I can read them all in the car, in my bed, on the couch, in the bathroom, at the counter, at the dinner table, on a plane, on a train or bus - all while scouring the web, answering emails, making notes and hell - even writing.

All without the awkwardness that comes with maneuvering a hardcover or the sore thumb that comes with holding open the pages of a paperback. Not to mention the volume and weight of carrying around all those books and magazines.

As for bookstores, it was in the mid 2000's that I noticed that they were already disappearing from a lot of malls. A very, very small percentage of youth today are interested in reading, and the percentage declines as they get older and have less leisure time.

My family is filled with intelligent, savvy people - yet hardly any of them read books. Not because they're stupid, but because they're just too busy with the many parts of life - working, raising kids, trying to have family time, etc.

Anyway, I read somewhere recently that the sales of e-books have evened out and paper books are still alive and well.

Noniej
12-22-2013, 09:34 AM
Will ye all stop with the 'serious reader' thing? I don't know if you mean to tell me I'm stupid for reading ebooks but that's the inference I'm taking.

Anyway, I used to think I wouldn't buy an eReader - until I won a gift card and did just that. I love it - I read much more than I used to because I can increase the text size and it's so much easier on my eyes :-) It's backlit so I can read away to my heart's content while hubby is snoring away beside me. Plus - books are cheaper, and I'm only a click away from my favourite authors.

Honestly, for anyone who thinks they're past it or above it or whatever, just try it - I think you'll be surprised. Merry Christmas.

amaliegreen
12-22-2013, 10:44 AM
In the past seven years, I have moved twelve times (soon to be thirteen). I've lived in different parts of four states and two countries. Many of these moves have been via airplane, which required whittling down my possessions to the bare minimum. I'm single and have proven inept at finding an actual career thus far, so I've spent the first half of my twenties traveling and taking temporary jobs. Periodically, I return to my childhood home before heading out again. I'm here now until my next move (to a new job) at the beginning of March.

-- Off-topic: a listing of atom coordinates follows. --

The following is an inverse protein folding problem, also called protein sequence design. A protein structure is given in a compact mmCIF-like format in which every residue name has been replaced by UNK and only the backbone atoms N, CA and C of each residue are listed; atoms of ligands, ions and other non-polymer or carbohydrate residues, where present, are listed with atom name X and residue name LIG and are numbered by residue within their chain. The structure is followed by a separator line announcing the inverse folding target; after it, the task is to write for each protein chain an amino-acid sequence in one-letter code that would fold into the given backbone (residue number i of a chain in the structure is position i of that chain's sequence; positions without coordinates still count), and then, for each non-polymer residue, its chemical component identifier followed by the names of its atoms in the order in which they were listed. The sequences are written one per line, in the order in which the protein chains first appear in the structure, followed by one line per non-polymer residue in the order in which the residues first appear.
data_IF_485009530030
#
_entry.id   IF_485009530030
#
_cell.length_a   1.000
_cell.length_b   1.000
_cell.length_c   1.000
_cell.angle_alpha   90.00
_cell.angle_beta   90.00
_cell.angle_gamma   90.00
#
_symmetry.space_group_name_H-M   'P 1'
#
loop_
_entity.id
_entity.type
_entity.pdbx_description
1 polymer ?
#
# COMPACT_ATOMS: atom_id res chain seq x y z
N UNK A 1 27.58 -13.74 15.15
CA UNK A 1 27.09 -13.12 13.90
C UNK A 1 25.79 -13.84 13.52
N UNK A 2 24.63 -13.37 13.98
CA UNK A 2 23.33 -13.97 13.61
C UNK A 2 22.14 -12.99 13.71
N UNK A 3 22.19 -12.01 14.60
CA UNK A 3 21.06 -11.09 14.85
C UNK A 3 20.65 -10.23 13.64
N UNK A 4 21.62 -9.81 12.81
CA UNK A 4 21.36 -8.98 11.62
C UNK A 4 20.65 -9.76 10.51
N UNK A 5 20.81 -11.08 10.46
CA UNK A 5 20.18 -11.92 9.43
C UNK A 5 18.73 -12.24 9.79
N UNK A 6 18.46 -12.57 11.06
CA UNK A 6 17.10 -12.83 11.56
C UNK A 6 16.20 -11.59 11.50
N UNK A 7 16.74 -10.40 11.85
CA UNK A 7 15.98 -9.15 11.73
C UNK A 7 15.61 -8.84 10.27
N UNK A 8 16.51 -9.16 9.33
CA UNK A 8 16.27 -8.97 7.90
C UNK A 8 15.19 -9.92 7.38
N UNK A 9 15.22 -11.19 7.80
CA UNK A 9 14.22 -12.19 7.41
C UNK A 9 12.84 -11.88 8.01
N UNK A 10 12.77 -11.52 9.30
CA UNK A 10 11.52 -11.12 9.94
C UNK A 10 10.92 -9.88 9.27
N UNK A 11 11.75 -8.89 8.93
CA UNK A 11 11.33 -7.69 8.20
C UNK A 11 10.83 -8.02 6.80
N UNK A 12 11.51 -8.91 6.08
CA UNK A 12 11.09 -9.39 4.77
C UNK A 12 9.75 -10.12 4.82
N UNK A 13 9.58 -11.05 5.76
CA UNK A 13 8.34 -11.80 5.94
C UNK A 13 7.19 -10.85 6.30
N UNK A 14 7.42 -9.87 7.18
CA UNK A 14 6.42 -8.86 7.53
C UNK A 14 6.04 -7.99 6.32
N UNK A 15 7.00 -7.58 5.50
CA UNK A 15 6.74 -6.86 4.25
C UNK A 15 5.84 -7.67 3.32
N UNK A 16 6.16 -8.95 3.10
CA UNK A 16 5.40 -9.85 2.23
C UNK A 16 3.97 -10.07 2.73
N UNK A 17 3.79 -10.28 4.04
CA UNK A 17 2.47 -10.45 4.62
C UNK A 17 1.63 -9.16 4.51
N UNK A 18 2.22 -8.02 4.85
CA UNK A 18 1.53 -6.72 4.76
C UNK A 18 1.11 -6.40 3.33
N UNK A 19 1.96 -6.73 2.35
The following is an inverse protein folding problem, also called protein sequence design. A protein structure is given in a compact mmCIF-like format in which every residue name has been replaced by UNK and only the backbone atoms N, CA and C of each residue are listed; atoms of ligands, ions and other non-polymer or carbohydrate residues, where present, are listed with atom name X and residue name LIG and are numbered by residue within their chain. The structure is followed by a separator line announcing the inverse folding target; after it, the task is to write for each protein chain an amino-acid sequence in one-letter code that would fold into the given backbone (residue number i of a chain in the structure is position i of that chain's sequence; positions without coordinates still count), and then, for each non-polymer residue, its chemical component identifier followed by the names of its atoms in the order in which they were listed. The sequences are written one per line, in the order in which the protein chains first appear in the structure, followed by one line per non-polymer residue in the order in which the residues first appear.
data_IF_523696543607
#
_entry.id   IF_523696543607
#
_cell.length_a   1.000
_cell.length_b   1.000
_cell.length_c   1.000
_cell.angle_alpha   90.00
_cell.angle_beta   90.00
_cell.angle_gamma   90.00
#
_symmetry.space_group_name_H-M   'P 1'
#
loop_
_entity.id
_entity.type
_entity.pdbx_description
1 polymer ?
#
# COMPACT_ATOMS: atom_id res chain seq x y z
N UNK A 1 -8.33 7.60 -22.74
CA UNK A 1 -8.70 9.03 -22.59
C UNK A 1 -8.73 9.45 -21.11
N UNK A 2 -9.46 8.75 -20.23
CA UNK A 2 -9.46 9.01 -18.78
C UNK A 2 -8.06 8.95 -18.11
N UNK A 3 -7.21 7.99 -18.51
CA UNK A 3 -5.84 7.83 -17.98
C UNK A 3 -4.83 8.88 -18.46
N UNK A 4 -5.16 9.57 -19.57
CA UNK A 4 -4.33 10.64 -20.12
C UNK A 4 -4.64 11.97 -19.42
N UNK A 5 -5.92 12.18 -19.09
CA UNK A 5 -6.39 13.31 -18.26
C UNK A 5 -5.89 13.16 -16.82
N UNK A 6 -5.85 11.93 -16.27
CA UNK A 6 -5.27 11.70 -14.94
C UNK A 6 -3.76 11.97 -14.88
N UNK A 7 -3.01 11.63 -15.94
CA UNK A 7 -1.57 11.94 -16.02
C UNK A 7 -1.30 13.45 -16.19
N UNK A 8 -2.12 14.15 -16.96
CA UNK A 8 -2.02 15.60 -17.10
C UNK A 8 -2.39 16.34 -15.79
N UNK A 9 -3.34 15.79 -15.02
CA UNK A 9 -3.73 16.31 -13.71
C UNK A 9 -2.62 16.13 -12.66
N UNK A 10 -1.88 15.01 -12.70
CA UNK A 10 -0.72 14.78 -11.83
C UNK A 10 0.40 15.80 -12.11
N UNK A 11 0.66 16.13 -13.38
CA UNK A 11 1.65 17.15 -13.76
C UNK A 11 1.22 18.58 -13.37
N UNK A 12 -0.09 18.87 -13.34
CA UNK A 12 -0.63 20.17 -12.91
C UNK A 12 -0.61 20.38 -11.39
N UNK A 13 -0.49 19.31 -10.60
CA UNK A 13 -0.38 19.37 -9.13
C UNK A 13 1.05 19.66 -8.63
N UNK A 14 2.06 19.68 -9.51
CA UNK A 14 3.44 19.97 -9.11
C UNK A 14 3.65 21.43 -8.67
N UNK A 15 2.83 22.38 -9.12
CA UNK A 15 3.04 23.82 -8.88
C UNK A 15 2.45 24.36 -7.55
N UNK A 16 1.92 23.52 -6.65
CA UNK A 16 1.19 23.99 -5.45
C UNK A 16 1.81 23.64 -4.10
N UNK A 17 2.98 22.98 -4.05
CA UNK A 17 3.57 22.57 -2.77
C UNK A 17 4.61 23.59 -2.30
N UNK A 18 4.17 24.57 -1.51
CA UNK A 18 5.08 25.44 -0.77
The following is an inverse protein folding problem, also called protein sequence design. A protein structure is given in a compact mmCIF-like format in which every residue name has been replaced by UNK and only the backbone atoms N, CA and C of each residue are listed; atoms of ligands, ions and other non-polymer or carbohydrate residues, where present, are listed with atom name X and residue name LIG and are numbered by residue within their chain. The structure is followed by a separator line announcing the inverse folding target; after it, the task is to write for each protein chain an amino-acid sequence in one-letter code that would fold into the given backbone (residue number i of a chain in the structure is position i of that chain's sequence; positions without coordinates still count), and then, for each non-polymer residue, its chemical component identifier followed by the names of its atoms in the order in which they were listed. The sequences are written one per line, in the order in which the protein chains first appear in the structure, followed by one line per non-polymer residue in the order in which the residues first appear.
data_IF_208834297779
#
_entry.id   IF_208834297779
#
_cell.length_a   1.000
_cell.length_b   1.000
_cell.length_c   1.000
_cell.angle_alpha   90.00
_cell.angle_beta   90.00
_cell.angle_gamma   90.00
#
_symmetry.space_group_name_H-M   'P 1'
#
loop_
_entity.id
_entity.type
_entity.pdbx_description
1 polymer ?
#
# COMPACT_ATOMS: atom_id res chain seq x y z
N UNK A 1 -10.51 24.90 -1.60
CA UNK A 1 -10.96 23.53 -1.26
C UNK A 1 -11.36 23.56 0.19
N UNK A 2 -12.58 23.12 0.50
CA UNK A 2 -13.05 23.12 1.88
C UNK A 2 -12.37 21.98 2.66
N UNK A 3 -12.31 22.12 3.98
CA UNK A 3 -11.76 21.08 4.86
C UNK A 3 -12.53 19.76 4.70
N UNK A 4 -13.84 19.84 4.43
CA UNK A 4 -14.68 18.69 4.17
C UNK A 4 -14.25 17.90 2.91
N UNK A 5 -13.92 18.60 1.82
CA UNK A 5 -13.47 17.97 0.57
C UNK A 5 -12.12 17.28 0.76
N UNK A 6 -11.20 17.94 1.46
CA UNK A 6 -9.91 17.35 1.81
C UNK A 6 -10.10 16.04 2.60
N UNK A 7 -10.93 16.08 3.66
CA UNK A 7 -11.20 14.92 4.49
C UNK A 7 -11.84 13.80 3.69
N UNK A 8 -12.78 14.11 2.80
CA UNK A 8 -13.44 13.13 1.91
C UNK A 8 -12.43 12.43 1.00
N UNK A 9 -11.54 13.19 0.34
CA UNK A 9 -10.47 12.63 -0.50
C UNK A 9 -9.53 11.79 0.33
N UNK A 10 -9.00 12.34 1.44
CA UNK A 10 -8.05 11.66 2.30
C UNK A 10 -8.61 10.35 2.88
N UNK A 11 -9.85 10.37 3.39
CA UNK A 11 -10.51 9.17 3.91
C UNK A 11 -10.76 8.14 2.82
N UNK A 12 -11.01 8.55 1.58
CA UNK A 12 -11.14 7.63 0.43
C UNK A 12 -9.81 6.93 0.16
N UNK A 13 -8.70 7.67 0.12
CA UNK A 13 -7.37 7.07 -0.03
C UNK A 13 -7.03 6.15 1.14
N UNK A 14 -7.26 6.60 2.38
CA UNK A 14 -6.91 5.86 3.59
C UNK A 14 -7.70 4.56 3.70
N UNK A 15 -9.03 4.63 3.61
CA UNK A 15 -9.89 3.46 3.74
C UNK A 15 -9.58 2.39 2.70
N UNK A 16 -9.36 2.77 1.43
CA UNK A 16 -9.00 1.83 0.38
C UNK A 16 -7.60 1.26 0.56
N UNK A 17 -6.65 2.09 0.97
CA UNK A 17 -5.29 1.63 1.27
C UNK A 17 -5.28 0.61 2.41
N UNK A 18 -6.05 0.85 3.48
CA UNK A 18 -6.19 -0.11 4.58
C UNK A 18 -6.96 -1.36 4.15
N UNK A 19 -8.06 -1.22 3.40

Here, where I grew up, I have five plastic tubs full of books. I wouldn't give them up for anything, and I always take a few favorites with me, but my Kindle finally makes it possible to move frequently without reducing my reading options. I'm the kind of reader who can finish four average-length novels on one long flight. I read hundreds of books every year. My Kindle makes that possible.

I respect everyone else's right to feel otherwise--it's entirely subjective--but I love e-books and print books equally. I hope they can co-exist and thrive. I don't think print books are obsolete, nor that they are likely to be anytime soon.

DGamelan
12-22-2013, 12:15 PM
Will ye all stop with the 'serious reader' thing? I don't know if you mean to tell me I'm stupid for reading ebooks but that's the inference I'm taking.

I second this. I read ebooks, and am a serious reader, but I don't have the same easy access to books as others.

I buy ebooks because the ones I'm interested in are cheaper, more widely available, and make it much easier to read more often. What I could have spent on a printed book, I could instead get two or more ebooks. That is a huge matter to me, as I have neither funds nor nearby bookstores.

I often rely on the growing availability of ebooks to finally have access to the more analytic and academic books I could not otherwise hope to get hold of. As much as said books may help me with my current writing project, poverty makes it impossible to plonk down $100+ every time I want one.

Not to mention that many sf/f books on my wishlist have ebook editions that are 1/3 of the price of their print versions.

This is not to say that I am against print books. I do try to purchase physical copies when I desperately want to show support for the author, but life circumstances make it difficult to obtain things others take for granted.